By Cynthia Ulrich Tobias

At one of my recent seminars, I mentioned I had picked up a copy of the book The Surrendered Wife by Laura Doyle. One woman blurted out what several must have been thinking: “Did you find it in the science fiction section?” Fortunately, my husband was smiling! I have to admit, I don’t think anyone who knows a strong-willed woman would think of her in terms of a “surrendered wife.” Perhaps it’s because the word surrender has such a negative connotation. To us it means admitting defeat, turning tail and running, giving up all control.

Although I find the title of the book highly offensive and I disagree with most of the content, I did read enough of it to realize that the author does not define her terms the same way I do. She urges the surrendered wife to relinquish inappropriate control of her husband and to respect his thinking. I can go along with that. She ends up defining “the surrendered wife” as someone who will “stop trying to control everything.”

Okay, I admit it; I do like to control things. But I don’t even want to control everything, especially when it comes to my marriage. I wouldn’t have much respect for my husband if he just gave in all the time. But I also wouldn’t respect him if he always had to be in charge. One of the things I like best about him is that he is willing to share control without simply letting me take over. But there’s no doubt that the whole institution of marriage presents one of the greatest challenges of all for strong-willed women everywhere.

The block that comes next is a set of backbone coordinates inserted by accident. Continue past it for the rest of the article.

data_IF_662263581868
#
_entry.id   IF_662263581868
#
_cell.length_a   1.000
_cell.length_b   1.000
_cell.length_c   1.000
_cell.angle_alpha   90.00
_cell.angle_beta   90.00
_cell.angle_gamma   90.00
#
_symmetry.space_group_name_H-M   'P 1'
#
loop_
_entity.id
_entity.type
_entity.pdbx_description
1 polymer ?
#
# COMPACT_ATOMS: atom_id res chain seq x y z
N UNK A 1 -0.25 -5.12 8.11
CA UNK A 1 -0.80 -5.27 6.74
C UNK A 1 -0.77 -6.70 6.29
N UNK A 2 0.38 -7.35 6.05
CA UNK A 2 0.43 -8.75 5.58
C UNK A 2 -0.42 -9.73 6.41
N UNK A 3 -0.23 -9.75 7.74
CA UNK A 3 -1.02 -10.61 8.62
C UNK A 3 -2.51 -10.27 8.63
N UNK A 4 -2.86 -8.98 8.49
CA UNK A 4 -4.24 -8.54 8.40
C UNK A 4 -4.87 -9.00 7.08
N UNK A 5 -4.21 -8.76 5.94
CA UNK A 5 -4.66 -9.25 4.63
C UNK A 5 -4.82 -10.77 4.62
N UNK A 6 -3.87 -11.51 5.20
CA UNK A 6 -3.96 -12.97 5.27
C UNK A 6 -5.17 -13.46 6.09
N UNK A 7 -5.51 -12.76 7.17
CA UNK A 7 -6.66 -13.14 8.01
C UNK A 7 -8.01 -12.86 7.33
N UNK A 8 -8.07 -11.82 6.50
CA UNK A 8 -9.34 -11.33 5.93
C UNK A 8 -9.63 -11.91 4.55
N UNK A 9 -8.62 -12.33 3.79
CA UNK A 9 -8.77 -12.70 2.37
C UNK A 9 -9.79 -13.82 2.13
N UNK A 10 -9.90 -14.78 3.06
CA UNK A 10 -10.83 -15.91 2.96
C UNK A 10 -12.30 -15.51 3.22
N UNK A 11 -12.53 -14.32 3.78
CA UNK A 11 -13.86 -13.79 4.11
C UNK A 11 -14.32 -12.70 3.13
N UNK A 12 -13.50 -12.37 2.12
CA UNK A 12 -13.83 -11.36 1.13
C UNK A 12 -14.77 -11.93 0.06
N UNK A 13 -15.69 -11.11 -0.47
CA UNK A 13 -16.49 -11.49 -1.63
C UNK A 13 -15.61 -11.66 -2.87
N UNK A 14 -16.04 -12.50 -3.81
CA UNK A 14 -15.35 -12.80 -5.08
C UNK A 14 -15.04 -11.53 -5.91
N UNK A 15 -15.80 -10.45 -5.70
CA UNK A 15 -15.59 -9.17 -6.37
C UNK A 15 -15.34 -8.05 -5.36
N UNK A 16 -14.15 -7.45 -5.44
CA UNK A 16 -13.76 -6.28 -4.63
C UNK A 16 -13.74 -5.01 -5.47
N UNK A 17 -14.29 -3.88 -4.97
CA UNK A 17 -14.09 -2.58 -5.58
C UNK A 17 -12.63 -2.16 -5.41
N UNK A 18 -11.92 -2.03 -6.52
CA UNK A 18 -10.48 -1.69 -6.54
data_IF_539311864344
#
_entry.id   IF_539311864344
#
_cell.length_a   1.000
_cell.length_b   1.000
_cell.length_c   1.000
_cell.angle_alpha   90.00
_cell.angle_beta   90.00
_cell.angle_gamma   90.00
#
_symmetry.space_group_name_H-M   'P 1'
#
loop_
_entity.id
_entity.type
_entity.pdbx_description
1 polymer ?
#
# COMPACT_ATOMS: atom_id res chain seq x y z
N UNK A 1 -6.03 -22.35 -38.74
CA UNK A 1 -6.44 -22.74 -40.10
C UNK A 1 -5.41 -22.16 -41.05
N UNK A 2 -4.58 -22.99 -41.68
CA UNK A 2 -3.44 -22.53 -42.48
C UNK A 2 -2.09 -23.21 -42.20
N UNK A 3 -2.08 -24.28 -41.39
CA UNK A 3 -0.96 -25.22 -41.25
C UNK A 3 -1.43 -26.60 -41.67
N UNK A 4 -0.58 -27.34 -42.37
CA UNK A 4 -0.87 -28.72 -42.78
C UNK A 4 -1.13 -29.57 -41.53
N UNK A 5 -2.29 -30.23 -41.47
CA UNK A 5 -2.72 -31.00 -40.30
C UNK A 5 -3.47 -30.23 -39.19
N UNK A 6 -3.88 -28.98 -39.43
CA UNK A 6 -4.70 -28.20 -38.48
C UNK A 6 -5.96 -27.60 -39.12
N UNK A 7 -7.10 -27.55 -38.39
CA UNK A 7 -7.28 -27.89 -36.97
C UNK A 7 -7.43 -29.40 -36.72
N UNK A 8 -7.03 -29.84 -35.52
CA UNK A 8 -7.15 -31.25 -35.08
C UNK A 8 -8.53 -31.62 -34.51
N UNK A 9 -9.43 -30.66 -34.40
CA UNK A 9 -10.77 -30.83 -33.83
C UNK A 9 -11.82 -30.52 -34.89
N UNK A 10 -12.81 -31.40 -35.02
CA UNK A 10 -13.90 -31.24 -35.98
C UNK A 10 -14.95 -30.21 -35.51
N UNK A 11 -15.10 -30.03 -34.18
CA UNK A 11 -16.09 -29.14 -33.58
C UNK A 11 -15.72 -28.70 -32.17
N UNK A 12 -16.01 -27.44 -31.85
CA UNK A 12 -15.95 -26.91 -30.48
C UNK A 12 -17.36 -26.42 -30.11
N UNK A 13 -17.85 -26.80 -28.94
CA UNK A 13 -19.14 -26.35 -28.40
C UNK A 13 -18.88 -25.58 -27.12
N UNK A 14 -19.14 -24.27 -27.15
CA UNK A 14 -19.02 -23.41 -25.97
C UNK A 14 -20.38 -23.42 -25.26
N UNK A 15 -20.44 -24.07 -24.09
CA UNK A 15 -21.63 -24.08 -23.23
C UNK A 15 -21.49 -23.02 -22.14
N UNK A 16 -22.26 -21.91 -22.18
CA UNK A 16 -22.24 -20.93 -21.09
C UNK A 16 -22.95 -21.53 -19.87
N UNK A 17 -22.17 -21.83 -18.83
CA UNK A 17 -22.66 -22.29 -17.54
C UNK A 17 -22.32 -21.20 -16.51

There are some basic tenets that make a marriage healthy regardless of strong will or compliance, and we certainly don’t have the time or the need to go over the whole thing here. So let’s just take a quick, hard look at why being a happily married strong-willed woman has some unique aspects.

Hazards for the Strong-Willed Wife

Most strong-willed women will fight passionately to keep their marriage together, if for no other reason than we hate thinking of ourselves as quitters. There are, of course, some drastic causes for failed marriages (abuse, etc.). Aside from those, however, there are some especially treacherous hazards even for the strong-willed wife in a perfectly healthy relationship.